a contemplative approach to politics

Sweden and Political Ideology

Posted by blindspotpolitics on June 10, 2012

Before the recent faltering of the European Union, the average left leaning American was inclined to use the success of the European social welfare state as an example of the fairness and economic equality America should attain. Sweden, with its supposed combination of massive taxes and livable bliss, was often the epitome of this thought.

The argument would go: They live longer! They have universal healthcare! They’re happier! They have a lower infant mortality rate! And they have it all and do it all because of higher taxes, entitlement programs, and more governmental regulation. Why is America so behind the rest of the industrialized world? Why can’t we be more like Sweden?

Besides the glaring dissimilarities between the Untied States and many European “social welfare” states, such as the homogeneous populations of most Northern and Western European countries, the new question becomes, are these states really succeeding; and if so, is it because of social welfare promoted by the state?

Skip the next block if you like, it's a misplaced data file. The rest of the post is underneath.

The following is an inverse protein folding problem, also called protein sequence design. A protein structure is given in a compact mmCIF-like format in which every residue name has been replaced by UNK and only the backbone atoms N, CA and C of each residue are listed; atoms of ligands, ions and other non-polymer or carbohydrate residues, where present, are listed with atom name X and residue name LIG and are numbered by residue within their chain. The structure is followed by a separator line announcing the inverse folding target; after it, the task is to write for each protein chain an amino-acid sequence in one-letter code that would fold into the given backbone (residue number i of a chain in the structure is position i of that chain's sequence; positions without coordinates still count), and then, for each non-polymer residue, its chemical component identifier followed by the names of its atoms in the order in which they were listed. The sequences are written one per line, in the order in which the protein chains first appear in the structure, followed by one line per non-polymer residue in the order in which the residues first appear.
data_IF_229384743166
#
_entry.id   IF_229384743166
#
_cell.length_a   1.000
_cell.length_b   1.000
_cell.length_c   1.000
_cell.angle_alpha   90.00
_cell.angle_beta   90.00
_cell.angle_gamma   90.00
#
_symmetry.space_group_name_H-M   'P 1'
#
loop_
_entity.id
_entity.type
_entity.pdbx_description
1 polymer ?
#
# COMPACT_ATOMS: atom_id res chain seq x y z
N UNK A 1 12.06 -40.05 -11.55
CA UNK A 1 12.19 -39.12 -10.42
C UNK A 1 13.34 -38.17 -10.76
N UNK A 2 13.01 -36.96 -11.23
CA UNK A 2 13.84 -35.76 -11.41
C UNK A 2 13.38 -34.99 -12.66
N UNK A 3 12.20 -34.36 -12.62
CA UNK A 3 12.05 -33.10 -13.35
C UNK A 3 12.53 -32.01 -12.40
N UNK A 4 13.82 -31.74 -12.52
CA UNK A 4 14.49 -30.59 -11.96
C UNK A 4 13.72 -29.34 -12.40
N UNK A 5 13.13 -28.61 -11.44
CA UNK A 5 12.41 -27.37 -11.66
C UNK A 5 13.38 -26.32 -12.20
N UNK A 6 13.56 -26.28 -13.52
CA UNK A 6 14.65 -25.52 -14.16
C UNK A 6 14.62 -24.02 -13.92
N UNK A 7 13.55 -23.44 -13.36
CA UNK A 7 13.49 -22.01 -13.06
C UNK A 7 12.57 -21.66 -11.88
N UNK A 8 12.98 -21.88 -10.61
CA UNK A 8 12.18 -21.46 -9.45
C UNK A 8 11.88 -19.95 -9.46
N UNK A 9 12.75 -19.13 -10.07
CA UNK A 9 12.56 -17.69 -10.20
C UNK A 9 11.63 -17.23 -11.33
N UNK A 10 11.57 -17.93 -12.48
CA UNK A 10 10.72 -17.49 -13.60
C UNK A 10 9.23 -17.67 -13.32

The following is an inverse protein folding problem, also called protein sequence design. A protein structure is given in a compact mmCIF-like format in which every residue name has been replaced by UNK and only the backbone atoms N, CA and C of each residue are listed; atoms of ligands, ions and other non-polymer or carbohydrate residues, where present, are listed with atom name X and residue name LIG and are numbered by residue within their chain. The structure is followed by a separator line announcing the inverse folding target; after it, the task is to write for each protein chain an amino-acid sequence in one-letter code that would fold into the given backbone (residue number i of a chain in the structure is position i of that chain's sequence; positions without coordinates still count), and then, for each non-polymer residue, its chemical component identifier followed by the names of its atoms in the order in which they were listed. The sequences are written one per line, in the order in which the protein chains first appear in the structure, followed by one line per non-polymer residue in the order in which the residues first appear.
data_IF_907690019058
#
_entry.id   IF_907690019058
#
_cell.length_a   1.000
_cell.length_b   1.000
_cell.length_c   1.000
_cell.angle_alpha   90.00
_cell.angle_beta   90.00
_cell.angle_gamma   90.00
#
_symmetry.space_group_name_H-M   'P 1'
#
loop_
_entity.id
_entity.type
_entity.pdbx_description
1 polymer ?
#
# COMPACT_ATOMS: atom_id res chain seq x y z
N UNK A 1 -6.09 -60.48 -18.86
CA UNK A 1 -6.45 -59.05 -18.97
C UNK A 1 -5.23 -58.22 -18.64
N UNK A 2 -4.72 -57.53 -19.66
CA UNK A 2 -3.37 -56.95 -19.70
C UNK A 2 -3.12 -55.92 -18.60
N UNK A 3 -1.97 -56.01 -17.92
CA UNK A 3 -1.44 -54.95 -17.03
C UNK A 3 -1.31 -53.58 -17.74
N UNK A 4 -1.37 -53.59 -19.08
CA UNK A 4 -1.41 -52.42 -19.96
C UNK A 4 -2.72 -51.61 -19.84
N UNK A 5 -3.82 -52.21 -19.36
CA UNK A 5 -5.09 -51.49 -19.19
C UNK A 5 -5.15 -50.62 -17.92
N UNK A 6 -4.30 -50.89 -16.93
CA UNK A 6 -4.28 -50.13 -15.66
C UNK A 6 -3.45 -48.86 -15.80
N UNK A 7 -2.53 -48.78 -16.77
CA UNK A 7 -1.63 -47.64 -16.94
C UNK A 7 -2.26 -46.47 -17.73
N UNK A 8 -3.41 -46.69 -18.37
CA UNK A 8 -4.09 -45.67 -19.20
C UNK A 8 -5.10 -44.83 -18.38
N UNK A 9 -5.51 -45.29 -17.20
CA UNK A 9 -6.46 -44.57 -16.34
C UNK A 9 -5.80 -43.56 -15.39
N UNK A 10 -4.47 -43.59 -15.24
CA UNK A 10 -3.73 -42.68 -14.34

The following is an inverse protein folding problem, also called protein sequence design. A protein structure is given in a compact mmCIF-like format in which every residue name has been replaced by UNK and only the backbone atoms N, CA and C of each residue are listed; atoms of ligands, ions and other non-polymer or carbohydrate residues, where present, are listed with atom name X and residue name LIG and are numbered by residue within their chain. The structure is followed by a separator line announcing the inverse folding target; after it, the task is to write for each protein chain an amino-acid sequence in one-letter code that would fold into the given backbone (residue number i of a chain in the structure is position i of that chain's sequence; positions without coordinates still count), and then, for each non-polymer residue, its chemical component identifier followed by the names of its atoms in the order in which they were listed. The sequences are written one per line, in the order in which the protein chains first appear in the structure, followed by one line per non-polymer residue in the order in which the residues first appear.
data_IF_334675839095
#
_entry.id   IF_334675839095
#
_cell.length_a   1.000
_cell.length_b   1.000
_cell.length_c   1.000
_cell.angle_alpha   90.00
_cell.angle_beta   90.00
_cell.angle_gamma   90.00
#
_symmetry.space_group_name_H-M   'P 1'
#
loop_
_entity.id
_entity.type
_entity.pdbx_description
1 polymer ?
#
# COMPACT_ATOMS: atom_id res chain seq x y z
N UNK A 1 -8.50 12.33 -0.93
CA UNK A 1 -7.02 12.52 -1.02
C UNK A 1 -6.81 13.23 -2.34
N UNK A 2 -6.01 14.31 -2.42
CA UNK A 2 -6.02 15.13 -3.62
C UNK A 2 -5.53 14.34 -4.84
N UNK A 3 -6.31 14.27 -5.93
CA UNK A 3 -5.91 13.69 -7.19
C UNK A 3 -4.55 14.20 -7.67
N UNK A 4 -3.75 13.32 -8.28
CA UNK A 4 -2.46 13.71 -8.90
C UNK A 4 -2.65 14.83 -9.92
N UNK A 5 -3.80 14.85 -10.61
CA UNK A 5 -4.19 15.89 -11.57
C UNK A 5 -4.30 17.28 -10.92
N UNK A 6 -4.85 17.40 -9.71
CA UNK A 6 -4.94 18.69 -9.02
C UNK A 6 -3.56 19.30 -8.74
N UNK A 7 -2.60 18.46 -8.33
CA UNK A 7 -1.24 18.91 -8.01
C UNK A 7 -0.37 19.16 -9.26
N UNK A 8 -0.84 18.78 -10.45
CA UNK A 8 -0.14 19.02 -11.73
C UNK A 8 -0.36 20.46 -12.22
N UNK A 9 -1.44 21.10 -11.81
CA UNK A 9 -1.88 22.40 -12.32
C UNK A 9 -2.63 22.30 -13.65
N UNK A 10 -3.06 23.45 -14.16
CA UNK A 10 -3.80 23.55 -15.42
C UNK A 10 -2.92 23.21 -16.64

Sure, wouldn’t it be great if everyone had healthcare? And heck, who doesn’t want to live longer or be happier?  But is the modern social welfare model sustainable? Or does it allow one generation to live rich and equal, while sentencing another to an imminent collapse and economic devolution?

Recently, Sweden has stripped itself of many taxes and entitlement programs. In these pressing economic times, the Swedish have continued to have a strong economy by heeding more to the creed of Smith than of Keynes.

However, these successes are not necessarily a rallying point for the proponents of Austrian or supply-side economics. Relative to the United States, Sweden still has high taxes and many entitlement programs. They are moving toward deregulation and lowered taxes—but are hardly an example for the triumph of unmitigated capitalism; Sweden is cutting waste, not the desire for economic equality.

Instead, Sweden’s successes indicate that a balance between social welfarism, directed by a sense of national community, and the private sector, supported by lower taxes and increased economic freedom, can lead to good things. Essentially, in recent years, Sweden has given us a balancing act.

We have seen in Sweden, if anything, the triumph of civil society, not of government or the free market. President Clinton and the New Democrats were correct—balance social responsibility with equality of means instead of equality of outcome. Sweden reveals the resilience of mankind and communities—not of governments—during hard economic times.


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